With Gov. Greg Abbott’s apparent blessing, Bexar and Hidalgo counties have imposed a new mask rule for local businesses, saying they must require employees and customers to wear masks when social distancing isn't possible. The move appears to open a new way for local officials to require mask use in certain public spaces after Abbott stymied prior efforts by local officials to put the onus on residents.
Bexar County Judge Nelson Wolff's and Hidalgo County Judge Richard Cortez's orders comes after Abbott issued an executive order June 3 banning local governments from imposing fines or criminal penalties on people who don't wear masks in public.
Wolff's order states that, starting Monday and running through the end of the month, businesses in Bexar County must require face masks "where six feet of separation is not feasible" before the business risks facing a fine of up to $1,000. Cortez's order states businesses in Hidalgo County will risk being fined starting Saturday and will remain in effect until further notice.
The orders also state that, consistent with Abbott's executive order, "no civil or criminal penalty will be imposed on individuals for failure to wear a face covering." Later in the day, San Antonio Mayor Ron Nirenberg signed an update to his emergency health order to express support for and adopt Wolff's order, saying that, as the number of coronavirus cases increase in the city, "masks are our best line of defense."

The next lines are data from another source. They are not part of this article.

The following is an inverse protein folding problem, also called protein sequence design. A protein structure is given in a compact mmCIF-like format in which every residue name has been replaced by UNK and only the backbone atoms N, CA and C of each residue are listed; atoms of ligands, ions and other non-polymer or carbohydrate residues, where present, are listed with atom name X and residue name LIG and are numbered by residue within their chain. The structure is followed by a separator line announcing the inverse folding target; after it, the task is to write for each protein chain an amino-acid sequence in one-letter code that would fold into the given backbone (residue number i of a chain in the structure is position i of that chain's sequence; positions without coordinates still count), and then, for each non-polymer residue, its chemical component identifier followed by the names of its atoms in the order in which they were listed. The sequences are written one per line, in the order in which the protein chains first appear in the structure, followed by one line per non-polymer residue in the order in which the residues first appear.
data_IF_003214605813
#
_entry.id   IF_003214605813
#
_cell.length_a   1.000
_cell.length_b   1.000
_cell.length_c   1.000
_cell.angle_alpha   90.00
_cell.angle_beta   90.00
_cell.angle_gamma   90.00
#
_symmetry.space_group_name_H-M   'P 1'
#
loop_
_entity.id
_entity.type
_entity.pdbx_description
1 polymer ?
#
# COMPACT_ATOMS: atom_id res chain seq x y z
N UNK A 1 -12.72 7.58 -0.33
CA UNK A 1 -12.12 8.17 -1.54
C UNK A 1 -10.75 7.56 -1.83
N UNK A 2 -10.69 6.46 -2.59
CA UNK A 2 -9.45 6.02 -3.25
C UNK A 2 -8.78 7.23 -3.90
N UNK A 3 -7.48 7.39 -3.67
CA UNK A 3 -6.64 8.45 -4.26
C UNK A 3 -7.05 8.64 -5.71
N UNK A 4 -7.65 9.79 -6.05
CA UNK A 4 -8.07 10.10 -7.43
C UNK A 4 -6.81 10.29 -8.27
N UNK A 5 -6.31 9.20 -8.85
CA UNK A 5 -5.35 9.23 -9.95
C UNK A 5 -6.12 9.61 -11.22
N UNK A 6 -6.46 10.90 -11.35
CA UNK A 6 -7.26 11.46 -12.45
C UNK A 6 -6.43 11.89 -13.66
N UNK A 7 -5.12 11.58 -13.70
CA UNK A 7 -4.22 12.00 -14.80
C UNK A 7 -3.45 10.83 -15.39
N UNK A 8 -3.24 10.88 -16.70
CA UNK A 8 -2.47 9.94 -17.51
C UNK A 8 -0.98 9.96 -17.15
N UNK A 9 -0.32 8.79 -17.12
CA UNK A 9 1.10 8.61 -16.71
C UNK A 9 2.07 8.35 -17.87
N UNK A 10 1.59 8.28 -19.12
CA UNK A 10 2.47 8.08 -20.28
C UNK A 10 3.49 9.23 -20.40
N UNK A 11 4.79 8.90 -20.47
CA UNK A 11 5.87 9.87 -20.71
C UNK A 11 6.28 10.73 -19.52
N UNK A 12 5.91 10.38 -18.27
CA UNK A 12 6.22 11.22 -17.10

"Judge Wolff’s order is not inconsistent with the Governor’s executive order," said John Wittman, a spokesman for Abbott. "Our office urges officials and the public to adopt and follow the health protocols for businesses established by doctors" that are available online.
In an interview Wednesday with KWTX, Abbott said that local officials just needed to read the plan issued by the state to see the orders they could issue in compliance with state directives.
Wolff "finally read what we had written and what they now realize they are capable of doing is that we want to make sure individual liberty is not infringed upon by government, and hence government cannot require individuals to wear masks," Abbott said.
"Local governments can require stores and business to require masks. That’s what was authorized in my plan," Abbott added. "Businesses … they’ve always had the opportunity and the ability, just like they can require people to wear shoes and shirts, these businesses can require people to wear face masks if they come into their businesses. Now local officials are just now realizing that that was authorized."
Following suit, Austin Mayor Steve Adler said Wednesday in a statement that Abbott has "given us a path and we will act consistent with his statement."
"Wearing masks is important — to our health and to opening up the economy," Adler said. "We will be entering an order directing businesses to come up with a simple safety plan over the next several days."
By Wednesday evening, Adler had signed an order mirroring Wolff’s that will take effect on Thursday and run through Aug. 15. Businesses in Austin can now be fined up to $1,000 for not complying with mask rules.